Several family members asked me if R.’s using PECS was going to delay her ability to speak.  They were concerned that it appeared easy for her, and she would become reliant upon the method.  I think PECS is what enabled R. to get to the point she is now with speaking.   She was not at the developmental point to be able to access language, but she was able to be taught how to communicate.  NT infants and toddlers in the pre-verbal stage are becoming experts at non-verbal communication,  R. needed to develop these skills before she could speak.  PECS enabled her to have the benefit of being able to communicate at her developmental level.

The ipad and other devices will be opening up new worlds in alternative communication for children on the spectrum.

Don’t reward crying/tantrums

Crying and tantrums are a form of communication.   They were R.’s main method when we started on this journey.  ABA was very helpful in teaching me that I should not give her what she wants when she cries, I should prompt her to communicate her wants.  I wrote about this a few months ago. I’ve read discussions on different ASD boards that describe this method as not acknowledging or ignoring crying/tantrums, and I think this is an incorrect interpretation.   Crying should be acknowledged for what it is, a complaint.  The message I want to send R. is that, I hear you, you are upset, but if you want whatever it is you have to say a word or give me an icon.  Crying may get my attention, but only communication is going to get you what you want.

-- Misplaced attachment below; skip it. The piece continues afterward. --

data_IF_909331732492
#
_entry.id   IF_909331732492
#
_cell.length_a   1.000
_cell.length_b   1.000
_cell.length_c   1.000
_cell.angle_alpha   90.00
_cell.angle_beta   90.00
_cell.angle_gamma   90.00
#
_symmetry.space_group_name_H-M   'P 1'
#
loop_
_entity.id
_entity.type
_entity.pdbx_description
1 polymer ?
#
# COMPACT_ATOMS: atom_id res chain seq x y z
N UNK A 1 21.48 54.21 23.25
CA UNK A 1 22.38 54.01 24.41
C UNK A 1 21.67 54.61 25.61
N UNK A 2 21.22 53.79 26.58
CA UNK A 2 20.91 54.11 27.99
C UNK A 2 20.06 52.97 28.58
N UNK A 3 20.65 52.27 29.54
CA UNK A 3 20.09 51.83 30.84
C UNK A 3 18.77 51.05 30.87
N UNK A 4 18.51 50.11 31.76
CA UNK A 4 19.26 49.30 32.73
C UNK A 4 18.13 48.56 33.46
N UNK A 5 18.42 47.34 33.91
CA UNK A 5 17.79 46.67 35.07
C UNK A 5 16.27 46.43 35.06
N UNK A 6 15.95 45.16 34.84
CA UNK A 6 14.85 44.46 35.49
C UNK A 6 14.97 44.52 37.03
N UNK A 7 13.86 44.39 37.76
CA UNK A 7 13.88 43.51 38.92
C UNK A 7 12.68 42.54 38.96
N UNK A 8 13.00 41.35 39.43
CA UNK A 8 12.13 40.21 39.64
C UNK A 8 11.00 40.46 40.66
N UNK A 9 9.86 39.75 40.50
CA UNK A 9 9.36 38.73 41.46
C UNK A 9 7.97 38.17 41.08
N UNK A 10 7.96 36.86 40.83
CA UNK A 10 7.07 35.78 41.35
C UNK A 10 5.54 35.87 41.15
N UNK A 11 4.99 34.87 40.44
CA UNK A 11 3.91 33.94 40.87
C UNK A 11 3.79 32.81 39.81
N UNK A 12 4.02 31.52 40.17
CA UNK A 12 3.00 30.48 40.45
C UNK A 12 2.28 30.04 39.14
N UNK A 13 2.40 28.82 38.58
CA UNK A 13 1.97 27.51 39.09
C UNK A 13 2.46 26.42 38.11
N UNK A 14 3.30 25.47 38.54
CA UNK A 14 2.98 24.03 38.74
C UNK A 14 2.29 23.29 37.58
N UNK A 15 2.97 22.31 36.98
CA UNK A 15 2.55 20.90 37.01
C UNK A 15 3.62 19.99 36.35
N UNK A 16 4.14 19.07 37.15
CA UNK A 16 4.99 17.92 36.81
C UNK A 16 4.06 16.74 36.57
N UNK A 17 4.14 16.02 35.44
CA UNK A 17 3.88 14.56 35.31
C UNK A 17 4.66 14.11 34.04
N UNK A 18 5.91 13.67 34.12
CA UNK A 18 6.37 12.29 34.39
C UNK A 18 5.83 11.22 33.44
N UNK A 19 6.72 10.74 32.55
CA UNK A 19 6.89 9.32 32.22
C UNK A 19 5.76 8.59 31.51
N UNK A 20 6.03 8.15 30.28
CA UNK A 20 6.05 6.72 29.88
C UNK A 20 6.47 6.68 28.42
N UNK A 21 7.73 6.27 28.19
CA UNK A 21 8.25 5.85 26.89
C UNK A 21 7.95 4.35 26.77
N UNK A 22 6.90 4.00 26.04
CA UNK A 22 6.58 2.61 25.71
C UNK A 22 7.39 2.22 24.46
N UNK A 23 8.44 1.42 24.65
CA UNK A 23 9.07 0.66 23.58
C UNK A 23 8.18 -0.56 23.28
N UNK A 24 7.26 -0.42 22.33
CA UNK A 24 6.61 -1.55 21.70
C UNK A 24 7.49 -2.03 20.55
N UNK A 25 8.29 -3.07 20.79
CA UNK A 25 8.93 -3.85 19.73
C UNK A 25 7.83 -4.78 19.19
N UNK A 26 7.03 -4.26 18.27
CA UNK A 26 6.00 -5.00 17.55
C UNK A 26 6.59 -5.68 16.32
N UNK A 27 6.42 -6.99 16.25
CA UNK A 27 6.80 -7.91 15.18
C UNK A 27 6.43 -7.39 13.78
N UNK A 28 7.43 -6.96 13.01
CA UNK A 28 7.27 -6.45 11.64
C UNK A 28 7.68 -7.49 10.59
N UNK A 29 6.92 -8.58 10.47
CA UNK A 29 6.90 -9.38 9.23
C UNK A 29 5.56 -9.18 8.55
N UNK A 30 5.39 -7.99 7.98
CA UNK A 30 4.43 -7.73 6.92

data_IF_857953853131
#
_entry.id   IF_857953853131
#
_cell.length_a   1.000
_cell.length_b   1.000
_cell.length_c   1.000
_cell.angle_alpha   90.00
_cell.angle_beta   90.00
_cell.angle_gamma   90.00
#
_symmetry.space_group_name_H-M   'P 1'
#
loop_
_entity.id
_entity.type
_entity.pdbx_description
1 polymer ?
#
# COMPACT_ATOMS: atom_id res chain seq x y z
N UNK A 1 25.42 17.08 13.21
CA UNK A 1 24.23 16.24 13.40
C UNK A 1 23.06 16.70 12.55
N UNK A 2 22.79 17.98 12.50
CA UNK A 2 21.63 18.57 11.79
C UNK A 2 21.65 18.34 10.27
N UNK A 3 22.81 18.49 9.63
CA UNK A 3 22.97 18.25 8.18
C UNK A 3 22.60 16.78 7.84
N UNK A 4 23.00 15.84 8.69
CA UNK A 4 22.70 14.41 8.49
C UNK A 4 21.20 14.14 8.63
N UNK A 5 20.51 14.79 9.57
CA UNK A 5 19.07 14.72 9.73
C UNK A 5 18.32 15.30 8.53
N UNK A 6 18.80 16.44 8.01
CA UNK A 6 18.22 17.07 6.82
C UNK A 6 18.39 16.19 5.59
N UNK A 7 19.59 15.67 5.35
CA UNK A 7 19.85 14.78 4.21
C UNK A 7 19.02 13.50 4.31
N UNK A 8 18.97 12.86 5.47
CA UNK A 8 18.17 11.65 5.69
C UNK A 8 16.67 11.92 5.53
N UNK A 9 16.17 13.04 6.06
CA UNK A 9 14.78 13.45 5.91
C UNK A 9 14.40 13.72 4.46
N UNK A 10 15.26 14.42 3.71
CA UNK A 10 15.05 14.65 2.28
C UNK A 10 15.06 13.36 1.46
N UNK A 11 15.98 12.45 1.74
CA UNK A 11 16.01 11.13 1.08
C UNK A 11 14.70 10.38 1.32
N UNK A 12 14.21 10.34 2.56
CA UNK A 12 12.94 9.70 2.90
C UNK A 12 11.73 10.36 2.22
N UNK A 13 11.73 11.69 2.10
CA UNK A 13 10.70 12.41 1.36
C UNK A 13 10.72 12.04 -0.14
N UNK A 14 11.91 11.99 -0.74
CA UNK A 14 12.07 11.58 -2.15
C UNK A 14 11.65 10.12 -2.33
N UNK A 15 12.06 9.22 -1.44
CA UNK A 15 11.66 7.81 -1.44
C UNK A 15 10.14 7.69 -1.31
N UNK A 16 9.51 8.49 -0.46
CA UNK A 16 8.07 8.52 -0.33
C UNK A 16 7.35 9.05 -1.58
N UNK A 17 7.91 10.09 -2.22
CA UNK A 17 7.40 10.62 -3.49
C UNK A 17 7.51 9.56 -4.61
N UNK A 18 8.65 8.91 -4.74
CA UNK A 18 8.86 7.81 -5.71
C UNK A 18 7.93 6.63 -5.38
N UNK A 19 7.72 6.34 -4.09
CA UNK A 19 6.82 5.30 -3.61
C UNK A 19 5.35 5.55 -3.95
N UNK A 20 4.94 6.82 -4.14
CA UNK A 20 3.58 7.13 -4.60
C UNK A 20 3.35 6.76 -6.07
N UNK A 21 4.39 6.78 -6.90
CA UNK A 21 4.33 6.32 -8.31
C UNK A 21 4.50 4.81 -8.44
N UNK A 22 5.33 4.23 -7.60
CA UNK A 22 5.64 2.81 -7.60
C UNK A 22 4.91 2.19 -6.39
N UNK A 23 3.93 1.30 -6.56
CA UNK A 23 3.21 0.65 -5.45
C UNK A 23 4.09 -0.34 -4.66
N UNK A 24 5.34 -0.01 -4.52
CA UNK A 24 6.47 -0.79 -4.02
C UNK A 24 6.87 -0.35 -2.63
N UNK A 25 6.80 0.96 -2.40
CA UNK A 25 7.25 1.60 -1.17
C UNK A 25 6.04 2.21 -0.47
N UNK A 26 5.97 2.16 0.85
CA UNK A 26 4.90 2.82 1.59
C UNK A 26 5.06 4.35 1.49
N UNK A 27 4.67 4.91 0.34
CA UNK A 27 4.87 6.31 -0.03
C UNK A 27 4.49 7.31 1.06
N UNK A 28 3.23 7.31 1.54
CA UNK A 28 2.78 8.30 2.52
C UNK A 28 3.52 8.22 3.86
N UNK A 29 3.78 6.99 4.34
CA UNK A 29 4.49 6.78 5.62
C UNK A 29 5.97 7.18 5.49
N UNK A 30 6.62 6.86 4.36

At this point I can usually prompt R. to say a word if she is crying for something she wants.  This actually happens rarely, because most of the time she will start with a gestural communication (hand leading) and then will either say or be prompted to say what she wants.  But sometimes she can’t have what she wants, or she has to wait and then she will cry.  This is probably more accurately described as a complaint, she usually has no tears and there is babble and sometimes words among the yells.  I also try to explain why she can’t have what she wants and offer an alternative.  So if she’s crying because she’s impatient for the popcorn to finish in the microwave, I can show her the bag that is popping, the countdown timer and say we have to wait.   It’s always harder if it is something she can’t have, but it is getting so much better.  So if she is crying because she wants to go outside, I can tell her it is too late to go out and offer something else to do.  I’m still in awe every time this works.